Ist July last, over and above the receipts of
the department. If the administration, r
its editors, can find. aught in this exhibit that
is pleasing, they are welcome to the grafi;
The Postmaster General informs us that
he borrowed the large sums which yet re.
main unpaid; on the credit of the Post Of
fice Departmentexclusively. But, where
does he find the authority for this proceed
ing? If the income of the department.proyed
inadequate to its expenditures, it was his du
ty to make the fact known to Congress, that
funds might be appropriated or expenses be
'educed. He, however, not only
the deficiency, but makes a false and decal).
tive report—nor is Congress
,aware of his
difficulties until he has plunged his depart
ment nearly a million in debt. In the proi
titution of his official patronage to political
purposes, he rushed heedlessly forward in
total disregard of consequences, until he
was brought to a full stand by imperious cir
cumstances. For this profligate and i3pend.
thrift course, he is yet unrebuked by the
President—en the contrary, in the various
mutations of cabinet officers, he alone bait
retained his station. The reason may be
found in the essential partizan services he
has rendered to General Jackson, by "re
forming" the Post Office Department into a.
mighty engine of political influence and' ar.
The farming and milling interests of the
country are beginning to feel the effects.of
Gen. Jackson's interference with the cur.
rency of the country.
On the 17th of December, 1831, the Wa.•
gon price of flour in Baltimore was $5 25.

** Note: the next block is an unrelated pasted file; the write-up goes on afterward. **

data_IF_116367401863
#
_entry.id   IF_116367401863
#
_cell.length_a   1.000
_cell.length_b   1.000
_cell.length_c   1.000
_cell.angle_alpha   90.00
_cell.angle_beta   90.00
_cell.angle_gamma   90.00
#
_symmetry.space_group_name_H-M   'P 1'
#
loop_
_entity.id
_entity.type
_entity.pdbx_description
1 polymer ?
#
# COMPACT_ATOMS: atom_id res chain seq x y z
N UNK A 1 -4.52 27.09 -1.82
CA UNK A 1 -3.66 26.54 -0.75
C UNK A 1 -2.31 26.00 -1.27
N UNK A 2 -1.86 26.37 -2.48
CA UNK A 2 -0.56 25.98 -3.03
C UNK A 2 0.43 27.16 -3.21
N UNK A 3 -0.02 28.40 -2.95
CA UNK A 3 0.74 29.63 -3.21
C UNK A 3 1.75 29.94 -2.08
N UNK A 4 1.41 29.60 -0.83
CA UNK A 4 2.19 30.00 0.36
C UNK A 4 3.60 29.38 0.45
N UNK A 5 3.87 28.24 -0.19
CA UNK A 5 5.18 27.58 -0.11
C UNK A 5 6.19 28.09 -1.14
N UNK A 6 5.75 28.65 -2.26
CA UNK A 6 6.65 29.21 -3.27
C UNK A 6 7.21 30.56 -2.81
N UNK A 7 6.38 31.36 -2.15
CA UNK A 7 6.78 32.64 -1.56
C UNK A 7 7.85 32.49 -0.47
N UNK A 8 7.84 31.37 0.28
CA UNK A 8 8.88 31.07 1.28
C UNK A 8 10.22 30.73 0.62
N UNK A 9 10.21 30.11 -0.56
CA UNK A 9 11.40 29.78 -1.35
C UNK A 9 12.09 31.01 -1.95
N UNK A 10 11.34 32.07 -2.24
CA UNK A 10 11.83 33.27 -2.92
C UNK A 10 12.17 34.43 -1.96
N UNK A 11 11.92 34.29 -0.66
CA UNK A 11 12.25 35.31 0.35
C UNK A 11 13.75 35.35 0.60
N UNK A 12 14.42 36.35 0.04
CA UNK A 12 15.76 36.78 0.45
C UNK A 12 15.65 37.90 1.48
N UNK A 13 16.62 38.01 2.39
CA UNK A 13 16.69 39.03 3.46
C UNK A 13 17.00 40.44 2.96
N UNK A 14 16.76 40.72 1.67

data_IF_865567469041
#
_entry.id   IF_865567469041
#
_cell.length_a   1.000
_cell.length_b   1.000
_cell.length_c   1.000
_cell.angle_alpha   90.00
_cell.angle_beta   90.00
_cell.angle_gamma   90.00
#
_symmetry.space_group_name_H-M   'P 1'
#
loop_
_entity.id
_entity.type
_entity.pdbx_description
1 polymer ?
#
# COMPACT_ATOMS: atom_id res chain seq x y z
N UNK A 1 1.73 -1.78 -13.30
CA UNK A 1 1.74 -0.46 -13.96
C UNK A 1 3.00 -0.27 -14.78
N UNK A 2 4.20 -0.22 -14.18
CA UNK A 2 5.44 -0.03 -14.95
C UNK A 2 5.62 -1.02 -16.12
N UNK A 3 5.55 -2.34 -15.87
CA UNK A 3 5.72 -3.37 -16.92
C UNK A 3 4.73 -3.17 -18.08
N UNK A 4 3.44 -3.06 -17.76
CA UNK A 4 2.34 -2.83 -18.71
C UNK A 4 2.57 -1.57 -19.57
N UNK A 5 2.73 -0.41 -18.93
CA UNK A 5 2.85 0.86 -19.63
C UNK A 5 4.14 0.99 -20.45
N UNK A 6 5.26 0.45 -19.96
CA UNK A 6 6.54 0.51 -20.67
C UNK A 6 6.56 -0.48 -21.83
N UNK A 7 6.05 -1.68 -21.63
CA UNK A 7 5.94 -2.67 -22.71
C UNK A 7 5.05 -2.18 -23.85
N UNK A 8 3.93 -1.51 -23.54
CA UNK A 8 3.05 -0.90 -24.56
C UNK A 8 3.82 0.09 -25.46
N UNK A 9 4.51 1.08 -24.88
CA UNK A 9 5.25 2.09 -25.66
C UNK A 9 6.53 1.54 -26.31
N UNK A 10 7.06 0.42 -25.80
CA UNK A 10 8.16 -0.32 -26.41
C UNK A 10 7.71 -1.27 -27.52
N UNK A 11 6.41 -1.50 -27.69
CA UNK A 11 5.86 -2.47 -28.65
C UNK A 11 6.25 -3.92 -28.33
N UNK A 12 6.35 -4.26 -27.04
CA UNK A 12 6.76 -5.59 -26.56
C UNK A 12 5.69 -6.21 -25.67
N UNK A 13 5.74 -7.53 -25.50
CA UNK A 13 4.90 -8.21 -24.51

On the same day in 13:32 it was $6.
On the same day in 1833 (after "the
meival of the deposites) it had fallen to'ss;
On the same day is 1834 it has lanai' to .
84 - 37 i to 4 50. -
These facts furnish a subject thr the most
anxious reflection. We leave them to the
farmers and millers.—Fred. Examiner.
BALTIMORE, Dec. 20.
APLAUCRT,IN'S LoTTERX.—•This Lottery.,
was drawn this forenoon: The first prize ,
consisting of the Patapsco Hotel, at Ellicott's
Mills, with The addition upon the'Rail-roadi
the large Stow Stables, Carriage and. hie,
House, and the splendid Garden of nearly
acres, which is the Capital Prize, valued at
836,500, was drawn to No. 5086,. and Jo
seph Barling, of Baltimore, is the fortunate
owner. • •
No. 90 drew the dwelling house, valupditt
$3,000, and the owner of the ticket is Ro
bert Campbell, the lamp•lighter at thetity
No. 4866 drew the elegant Angelo,Cot
tage,valued at $2,650, and the ticket le own
ed by Lieut. C. Ringgold of the Navy.-Pat.
A WILD CAT.-A large animal of tile lc
hove kind,was killed on the Conowago hills,
1,1 miles from York Haven, York county, on
Saturday last. After some chase the ani-
mal "treed," the hunters assembled near,
and after seven discharges brought the
"critur" wounded to the ground, among the
dogs, (five in number,) all of which it would
have whipped, and sped its way, but for the
interference of the hunters.— York Guz..
A HARD COURT TO OPEN.-A crier. Of
one of the County. Courts, though he had
been some time in office, was so stupid that
he never could learn his lesson properlY>
and seldom opened the Court without.goine
blunder. "Crier," said the Clerlcone daY,
"open the Court—and see that you do it cot;
do it as well as the case will admit
of," replied the crier, suddenly, and prepay
in g, his mouth for the triple "0 ves!"—"But
the truth is, this is the hardest Court fovea
I ever saw." , .
MATanroNIAL LADDHEL—SirJonah Bar*
rington, in giving some advice to fair dein.
sels, when brat ` nourishing the tender pas.
sien, describes what he calls the matrimo
nial ladder, which he says consists of ;eight
stops, viz:-1. Attention; 2. Flirtition; 3.
Courtship; 4. Breaking thoice; :5. -Popping
the question; 6. The negociation; 7. The
ceremony; 8. The Repentance. , .
A man in debt is stoned every year.
A servant is known by% hts master so *b.
Anger and , haste hinder good counsel.
A poor man has not many marks tOr
tune to shoot at.
IA0_ 1 )